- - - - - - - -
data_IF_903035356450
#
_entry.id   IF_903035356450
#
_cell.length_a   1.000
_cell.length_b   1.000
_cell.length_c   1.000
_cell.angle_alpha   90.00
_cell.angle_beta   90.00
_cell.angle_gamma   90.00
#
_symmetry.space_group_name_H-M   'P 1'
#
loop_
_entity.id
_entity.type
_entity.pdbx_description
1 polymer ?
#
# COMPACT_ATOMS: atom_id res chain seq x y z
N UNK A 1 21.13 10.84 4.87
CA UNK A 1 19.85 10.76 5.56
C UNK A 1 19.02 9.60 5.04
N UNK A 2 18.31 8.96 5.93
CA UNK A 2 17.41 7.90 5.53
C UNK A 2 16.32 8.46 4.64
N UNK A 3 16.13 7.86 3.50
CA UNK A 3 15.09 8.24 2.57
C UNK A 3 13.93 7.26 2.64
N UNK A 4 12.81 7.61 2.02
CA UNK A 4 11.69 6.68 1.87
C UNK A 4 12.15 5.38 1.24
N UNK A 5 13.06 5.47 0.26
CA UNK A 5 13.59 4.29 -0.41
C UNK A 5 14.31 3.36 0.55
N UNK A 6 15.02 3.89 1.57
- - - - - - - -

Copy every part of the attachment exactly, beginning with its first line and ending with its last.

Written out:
data_IF_903035356450
#
_entry.id   IF_903035356450
#
_cell.length_a   1.000
_cell.length_b   1.000
_cell.length_c   1.000
_cell.angle_alpha   90.00
_cell.angle_beta   90.00
_cell.angle_gamma   90.00
#
_symmetry.space_group_name_H-M   'P 1'
#
loop_
_entity.id
_entity.type
_entity.pdbx_description
1 polymer ?
#
# COMPACT_ATOMS: atom_id res chain seq x y z
N UNK A 1 21.13 10.84 4.87
CA UNK A 1 19.85 10.76 5.56
C UNK A 1 19.02 9.60 5.04
N UNK A 2 18.31 8.96 5.93
CA UNK A 2 17.41 7.90 5.53
C UNK A 2 16.32 8.46 4.64
N UNK A 3 16.13 7.86 3.50
CA UNK A 3 15.09 8.24 2.57
C UNK A 3 13.93 7.26 2.64
N UNK A 4 12.81 7.61 2.02
CA UNK A 4 11.69 6.68 1.87
C UNK A 4 12.15 5.38 1.24
N UNK A 5 13.06 5.47 0.26
CA UNK A 5 13.59 4.29 -0.41
C UNK A 5 14.31 3.36 0.55
N UNK A 6 15.02 3.89 1.57